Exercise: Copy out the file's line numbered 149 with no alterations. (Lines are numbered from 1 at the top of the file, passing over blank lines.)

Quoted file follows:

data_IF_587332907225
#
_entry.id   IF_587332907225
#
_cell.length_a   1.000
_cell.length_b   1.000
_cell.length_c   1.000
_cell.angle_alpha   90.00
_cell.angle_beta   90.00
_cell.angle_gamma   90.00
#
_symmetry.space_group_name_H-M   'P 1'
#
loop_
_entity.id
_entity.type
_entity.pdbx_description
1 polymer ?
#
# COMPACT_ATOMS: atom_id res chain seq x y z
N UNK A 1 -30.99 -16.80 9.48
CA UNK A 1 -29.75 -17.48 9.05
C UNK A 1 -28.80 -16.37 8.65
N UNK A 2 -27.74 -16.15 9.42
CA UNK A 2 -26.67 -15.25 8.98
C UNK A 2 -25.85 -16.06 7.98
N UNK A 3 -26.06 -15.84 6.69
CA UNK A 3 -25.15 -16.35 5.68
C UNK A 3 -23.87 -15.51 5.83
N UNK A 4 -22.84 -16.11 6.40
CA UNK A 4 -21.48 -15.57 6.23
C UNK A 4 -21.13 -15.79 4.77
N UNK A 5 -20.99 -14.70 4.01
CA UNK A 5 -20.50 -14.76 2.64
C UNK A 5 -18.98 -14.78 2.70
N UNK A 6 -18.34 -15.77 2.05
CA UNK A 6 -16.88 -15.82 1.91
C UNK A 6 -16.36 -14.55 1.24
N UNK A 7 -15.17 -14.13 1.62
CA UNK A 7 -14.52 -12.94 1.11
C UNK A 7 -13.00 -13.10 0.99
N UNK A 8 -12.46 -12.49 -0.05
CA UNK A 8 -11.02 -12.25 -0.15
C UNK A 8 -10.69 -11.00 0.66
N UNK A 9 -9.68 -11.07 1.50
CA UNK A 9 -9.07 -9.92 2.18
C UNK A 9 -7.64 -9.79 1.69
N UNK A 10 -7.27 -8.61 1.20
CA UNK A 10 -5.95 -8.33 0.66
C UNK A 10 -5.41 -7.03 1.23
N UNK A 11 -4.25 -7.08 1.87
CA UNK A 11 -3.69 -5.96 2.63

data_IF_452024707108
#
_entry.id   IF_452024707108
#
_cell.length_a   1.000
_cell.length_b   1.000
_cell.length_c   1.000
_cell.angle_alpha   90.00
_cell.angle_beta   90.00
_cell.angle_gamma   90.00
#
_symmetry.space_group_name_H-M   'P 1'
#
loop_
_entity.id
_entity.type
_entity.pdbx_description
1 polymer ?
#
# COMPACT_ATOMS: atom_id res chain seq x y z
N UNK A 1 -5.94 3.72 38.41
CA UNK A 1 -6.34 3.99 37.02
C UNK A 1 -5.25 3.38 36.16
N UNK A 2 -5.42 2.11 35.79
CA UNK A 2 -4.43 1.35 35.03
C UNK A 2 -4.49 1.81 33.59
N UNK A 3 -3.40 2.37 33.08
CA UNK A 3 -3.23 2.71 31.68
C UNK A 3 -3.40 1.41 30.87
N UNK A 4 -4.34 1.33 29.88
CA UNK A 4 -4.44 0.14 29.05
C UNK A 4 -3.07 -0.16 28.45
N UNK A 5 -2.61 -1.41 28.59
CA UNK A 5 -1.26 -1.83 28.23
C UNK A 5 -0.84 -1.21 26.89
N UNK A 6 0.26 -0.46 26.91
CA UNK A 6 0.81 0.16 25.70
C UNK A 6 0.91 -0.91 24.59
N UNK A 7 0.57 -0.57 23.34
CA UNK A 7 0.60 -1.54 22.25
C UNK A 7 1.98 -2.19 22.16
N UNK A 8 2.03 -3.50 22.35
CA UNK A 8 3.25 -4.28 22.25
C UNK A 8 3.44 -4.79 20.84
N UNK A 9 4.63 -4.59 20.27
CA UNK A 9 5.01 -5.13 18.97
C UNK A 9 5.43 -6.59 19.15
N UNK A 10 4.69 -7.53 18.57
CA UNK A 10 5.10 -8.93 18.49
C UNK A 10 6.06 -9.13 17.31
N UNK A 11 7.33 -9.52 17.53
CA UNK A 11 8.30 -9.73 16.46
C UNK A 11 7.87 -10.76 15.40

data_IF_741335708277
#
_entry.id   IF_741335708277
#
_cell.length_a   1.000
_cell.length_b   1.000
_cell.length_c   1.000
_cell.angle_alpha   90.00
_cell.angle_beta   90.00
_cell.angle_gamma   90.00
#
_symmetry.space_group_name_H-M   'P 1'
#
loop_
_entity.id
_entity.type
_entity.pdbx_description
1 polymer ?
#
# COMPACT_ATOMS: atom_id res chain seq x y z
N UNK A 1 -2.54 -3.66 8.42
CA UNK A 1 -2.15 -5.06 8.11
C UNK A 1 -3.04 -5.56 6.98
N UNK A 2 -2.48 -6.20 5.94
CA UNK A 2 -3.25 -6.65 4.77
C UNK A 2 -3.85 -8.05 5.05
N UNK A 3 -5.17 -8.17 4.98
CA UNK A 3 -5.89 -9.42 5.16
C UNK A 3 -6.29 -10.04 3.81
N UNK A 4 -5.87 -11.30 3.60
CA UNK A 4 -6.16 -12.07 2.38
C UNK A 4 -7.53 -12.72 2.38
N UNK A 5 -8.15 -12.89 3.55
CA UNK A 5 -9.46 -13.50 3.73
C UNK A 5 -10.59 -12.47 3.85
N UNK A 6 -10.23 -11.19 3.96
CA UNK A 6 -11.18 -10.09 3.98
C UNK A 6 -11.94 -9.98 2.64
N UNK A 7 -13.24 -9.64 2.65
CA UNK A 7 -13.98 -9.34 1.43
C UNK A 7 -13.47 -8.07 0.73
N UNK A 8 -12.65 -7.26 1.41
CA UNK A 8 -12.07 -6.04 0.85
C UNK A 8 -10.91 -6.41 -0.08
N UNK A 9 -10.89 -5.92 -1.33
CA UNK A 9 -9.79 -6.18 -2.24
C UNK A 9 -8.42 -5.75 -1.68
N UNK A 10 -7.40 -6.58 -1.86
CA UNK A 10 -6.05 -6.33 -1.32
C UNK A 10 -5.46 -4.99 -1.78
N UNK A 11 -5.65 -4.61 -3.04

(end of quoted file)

C UNK A 8 -10.91 -6.41 -0.08